Curiosity about data, people, businesses, systems, flows and most particularly, finding the truth — is something that you possess or it’s missing. I’ve also encountered many people who were actually curious but decided not to give in to that curiosity. I’m here to tell you that you should *feed* this hunger as much as possible — because only good work will flow from this. If I could start with three traits in an employee to add any skills to — it would be Curiosity, Determination and Empathy. From these three things empires can be built.
Curiosity is at the heart of my being — not just at work but in my approach to the world, my hobbies, the places I visit and the amazing people who live in this world. It’s an endlessly fascinating acquisition of new facts for me because I designed my life that way — from being curious. Without encouraging this curiosity (sometimes on my own clock too) I’d simply still be missing out on my potential.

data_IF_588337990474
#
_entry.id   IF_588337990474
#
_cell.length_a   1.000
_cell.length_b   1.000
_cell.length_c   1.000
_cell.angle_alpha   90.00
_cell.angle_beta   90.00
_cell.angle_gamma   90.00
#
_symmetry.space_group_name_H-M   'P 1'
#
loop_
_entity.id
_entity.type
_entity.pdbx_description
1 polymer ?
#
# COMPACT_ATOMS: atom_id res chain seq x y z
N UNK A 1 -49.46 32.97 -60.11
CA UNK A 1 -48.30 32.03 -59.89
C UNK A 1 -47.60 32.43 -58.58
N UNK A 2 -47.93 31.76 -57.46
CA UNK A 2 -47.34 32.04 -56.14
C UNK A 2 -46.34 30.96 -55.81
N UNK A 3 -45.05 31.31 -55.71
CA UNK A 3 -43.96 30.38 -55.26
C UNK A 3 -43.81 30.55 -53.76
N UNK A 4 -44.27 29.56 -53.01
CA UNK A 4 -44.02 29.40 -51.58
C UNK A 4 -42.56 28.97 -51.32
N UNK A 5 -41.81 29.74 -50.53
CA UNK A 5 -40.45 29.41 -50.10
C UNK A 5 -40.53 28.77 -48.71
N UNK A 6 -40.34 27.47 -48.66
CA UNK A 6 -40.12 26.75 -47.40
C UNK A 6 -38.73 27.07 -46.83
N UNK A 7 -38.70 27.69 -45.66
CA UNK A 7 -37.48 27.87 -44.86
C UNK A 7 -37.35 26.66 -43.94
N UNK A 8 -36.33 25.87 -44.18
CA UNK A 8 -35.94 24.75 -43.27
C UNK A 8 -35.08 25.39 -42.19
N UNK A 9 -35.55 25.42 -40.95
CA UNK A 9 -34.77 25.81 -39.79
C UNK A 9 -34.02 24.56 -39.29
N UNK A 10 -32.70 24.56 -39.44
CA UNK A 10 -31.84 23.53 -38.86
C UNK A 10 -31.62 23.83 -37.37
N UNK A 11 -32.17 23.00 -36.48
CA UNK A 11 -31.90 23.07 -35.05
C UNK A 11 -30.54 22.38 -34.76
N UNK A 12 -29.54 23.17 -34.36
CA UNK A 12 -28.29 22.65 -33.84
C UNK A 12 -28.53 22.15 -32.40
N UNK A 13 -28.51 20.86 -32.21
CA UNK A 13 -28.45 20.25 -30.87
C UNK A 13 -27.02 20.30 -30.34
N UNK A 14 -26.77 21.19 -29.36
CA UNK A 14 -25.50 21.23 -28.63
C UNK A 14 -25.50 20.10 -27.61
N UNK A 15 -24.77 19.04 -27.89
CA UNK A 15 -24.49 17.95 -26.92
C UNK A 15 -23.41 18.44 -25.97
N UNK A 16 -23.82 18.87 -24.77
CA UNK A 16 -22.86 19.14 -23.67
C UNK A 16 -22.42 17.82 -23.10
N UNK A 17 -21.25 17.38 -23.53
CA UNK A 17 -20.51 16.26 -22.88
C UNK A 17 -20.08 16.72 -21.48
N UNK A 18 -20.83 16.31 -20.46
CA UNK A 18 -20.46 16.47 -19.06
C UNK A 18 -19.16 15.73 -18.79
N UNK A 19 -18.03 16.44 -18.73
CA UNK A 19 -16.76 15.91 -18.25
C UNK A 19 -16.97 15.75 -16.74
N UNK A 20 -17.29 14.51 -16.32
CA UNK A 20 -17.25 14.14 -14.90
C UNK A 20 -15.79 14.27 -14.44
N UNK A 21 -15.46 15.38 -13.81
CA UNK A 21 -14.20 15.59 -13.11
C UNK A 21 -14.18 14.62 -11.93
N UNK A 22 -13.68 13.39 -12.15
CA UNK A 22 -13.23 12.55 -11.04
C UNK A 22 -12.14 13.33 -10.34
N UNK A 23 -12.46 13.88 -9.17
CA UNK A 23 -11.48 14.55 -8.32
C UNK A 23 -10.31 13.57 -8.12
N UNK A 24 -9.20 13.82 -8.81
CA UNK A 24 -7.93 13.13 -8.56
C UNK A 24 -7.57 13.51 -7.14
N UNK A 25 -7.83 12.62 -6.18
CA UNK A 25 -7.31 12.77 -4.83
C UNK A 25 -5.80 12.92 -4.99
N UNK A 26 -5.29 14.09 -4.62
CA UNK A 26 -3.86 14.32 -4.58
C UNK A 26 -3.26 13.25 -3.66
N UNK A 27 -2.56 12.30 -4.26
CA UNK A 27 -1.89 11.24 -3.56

It’s NOT ENOUGH to accept things as they are. You must be brave to be curious — to get at the truth, despite how uncomfortable or hard this might be. To keep scratching away at something until you get through all the bullshit or technical problems to find what you MUST know.
In the end, you either care about knowing or you don’t. Curiosity will make you dig further, deeper, more widely — and this thirst to expand what you know, removing assumptions, ego and biases from dominating your decisions, is what powers your expanding knowledge. It will also help you accurateloy define the boundaries and shape of your own knowledge, so you really do know where your stuff is solid, sketchy or completely non existent.
I met a guy once at a conference who said ‘yes’ to anything people asked him to do, for a whole year. What a freaking tale that was! Dangerous, wild and unpredictable. This isn’t what I’m advising.